My best friend lost her father this week. I stopped in to give her a hug, and over coffee, she shared her story. One of the things she was struck by was how fast he went, shortly after entering the hospital. She said it was like he had made the decision to leave and had surrendered to that path. “Surrender” is a good word for death in all its forms.
It put me in mind of this Tarot card:
Whenever the Death card comes up in a reading, I make it a point to tell the client that its not as scary as it looks. Death is riding a horse, with people bowing down in front of him. They are allowing him to ride over them, pushing them back into the earth where they will become part of a new cycle.
The dude in the yellow, however, is trying to stop Death in its tracks. Guess what? Not gonna happen, and the more he fights it, the harder the process will be. Don’t be a little bitch, Yellow Guy. Get with the program.
Anyway, the white rose on the flag represents the purity of the new state they will enter into. The river running nearby symbolizes the endless and enduring stream of Life. The sun is rising in the background, signifying a new beginning.
I take this card to represent the need to let something “die” in order to move on ( I will also read it as someone who may have died recently, but I don’t take it as a harbinger that someone is about to kick the bucket. I don’t believe that’s for us to see — just my opinion.)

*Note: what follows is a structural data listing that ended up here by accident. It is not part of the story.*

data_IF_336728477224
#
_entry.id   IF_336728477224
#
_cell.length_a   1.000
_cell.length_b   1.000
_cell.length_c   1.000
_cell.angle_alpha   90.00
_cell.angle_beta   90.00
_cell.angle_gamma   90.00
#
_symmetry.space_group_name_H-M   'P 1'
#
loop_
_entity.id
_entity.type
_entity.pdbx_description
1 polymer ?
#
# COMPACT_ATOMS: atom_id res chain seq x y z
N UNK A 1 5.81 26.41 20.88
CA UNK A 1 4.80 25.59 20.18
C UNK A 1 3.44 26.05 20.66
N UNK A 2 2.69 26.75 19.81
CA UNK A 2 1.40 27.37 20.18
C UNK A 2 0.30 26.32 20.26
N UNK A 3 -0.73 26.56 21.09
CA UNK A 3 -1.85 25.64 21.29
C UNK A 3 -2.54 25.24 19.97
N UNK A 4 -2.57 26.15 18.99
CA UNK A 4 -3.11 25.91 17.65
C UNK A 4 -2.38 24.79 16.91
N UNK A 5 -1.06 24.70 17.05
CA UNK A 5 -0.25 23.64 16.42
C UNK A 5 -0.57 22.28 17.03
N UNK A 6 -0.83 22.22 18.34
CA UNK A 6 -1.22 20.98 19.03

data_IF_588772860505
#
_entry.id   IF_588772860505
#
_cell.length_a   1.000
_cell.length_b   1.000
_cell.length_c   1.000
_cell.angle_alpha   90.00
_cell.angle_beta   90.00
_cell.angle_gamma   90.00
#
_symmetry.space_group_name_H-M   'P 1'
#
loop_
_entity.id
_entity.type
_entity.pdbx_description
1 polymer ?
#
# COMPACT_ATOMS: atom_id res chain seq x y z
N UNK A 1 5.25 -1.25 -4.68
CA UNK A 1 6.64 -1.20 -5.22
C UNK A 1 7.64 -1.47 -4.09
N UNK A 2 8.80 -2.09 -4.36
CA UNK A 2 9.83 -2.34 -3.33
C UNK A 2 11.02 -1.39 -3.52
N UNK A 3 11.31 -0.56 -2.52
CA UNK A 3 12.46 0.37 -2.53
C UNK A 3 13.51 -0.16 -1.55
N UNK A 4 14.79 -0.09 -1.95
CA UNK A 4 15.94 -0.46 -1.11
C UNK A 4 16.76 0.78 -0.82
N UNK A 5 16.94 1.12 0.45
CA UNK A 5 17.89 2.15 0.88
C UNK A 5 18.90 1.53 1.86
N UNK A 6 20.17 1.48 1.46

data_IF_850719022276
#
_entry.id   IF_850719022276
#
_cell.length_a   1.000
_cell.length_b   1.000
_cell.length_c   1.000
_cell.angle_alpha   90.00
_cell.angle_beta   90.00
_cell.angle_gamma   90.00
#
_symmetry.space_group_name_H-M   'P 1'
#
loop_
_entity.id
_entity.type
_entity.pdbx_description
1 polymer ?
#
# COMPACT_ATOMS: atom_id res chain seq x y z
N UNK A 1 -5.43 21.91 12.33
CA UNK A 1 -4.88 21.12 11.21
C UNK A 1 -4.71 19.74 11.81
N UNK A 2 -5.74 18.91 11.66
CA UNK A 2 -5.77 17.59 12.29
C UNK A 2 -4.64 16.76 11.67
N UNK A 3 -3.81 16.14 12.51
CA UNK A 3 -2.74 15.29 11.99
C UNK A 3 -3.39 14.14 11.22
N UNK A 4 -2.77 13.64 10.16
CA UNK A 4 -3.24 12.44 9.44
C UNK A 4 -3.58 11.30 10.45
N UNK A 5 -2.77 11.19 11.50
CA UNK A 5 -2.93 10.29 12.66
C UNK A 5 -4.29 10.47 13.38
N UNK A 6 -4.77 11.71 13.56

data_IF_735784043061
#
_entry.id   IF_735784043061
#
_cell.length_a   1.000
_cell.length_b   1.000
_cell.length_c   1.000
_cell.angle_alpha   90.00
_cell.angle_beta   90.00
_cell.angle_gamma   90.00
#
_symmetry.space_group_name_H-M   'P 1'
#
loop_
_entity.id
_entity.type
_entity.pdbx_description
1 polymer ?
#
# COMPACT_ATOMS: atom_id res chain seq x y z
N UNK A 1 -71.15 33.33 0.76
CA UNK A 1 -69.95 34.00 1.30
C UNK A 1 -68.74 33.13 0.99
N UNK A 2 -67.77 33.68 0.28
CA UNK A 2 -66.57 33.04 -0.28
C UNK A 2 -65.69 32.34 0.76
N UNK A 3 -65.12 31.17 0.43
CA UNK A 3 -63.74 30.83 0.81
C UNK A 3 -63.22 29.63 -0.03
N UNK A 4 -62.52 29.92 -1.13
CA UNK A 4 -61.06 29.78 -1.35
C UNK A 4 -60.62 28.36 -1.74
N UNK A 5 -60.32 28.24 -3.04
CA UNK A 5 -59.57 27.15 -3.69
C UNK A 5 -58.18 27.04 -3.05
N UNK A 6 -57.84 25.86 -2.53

When someone is hanging on to something that has run its course — a relationship, a job, a habit, an ideology – things get “stuck.” You feel like you’re covering the same stale ground and getting nowhere, and guess what? You ain’t. So maybe you need to surrender to that fact.
When you acknowledge that something is done, finished, kaput, you clear a space for new energy. It’s like a big cosmic garage sale.
I’m not saying that letting go is easy. But get the ball rolling by recognizing that something is played out and is serving no purpose other than to make you frustrated, bored and unhappy.
By focusing on the idea of letting go to make room for the new, you’ll facilitate the process. It may happen in stages, it may happen all at once. That may create some anxiety (after all, its familiar), but breathe through each moment. Always remember that you’re not “losing” something so much as gaining a new opportunity to move forward in your life. To me, this is the big lesson of the Death card.